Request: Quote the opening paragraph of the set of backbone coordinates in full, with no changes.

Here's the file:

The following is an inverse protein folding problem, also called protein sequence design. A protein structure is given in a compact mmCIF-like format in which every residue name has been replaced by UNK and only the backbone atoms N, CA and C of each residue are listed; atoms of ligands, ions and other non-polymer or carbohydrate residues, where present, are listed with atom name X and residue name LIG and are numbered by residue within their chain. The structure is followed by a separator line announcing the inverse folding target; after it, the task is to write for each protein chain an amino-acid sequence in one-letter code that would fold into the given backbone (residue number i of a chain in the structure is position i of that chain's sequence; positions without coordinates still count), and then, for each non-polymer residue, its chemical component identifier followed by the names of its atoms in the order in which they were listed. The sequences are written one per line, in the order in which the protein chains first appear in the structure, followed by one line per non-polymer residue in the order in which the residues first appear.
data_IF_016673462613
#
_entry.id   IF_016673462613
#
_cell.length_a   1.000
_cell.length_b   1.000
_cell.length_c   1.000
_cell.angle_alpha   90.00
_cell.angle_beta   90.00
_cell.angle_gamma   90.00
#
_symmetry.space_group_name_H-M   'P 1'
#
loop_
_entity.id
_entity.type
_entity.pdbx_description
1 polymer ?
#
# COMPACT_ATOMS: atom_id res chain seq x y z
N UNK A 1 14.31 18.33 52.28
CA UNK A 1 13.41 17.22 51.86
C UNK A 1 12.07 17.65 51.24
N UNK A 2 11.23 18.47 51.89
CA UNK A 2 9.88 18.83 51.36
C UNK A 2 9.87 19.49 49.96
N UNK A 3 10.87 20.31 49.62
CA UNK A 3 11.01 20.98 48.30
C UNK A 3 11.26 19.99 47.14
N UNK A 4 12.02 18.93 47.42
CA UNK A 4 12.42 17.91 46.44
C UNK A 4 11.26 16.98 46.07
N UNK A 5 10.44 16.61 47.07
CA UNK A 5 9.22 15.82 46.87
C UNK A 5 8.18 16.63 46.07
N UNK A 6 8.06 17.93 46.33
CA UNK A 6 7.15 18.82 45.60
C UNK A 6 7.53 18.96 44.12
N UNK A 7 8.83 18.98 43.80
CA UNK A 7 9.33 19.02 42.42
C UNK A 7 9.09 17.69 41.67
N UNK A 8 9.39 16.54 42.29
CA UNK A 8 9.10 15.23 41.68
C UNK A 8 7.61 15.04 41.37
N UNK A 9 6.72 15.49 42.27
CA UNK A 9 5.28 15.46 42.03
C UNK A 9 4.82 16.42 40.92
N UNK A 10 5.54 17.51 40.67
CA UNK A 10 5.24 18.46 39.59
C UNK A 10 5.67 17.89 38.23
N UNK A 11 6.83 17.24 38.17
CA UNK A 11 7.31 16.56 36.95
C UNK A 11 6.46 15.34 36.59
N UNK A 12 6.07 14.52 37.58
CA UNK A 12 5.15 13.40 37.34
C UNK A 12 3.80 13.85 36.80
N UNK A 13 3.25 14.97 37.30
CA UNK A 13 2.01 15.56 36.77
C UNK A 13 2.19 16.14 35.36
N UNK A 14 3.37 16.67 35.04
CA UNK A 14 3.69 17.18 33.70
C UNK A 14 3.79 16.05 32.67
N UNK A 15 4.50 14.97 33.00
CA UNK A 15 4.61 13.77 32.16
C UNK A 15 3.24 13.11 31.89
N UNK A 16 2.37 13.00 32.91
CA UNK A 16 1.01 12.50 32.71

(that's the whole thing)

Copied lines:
The following is an inverse protein folding problem, also called protein sequence design. A protein structure is given in a compact mmCIF-like format in which every residue name has been replaced by UNK and only the backbone atoms N, CA and C of each residue are listed; atoms of ligands, ions and other non-polymer or carbohydrate residues, where present, are listed with atom name X and residue name LIG and are numbered by residue within their chain. The structure is followed by a separator line announcing the inverse folding target; after it, the task is to write for each protein chain an amino-acid sequence in one-letter code that would fold into the given backbone (residue number i of a chain in the structure is position i of that chain's sequence; positions without coordinates still count), and then, for each non-polymer residue, its chemical component identifier followed by the names of its atoms in the order in which they were listed. The sequences are written one per line, in the order in which the protein chains first appear in the structure, followed by one line per non-polymer residue in the order in which the residues first appear.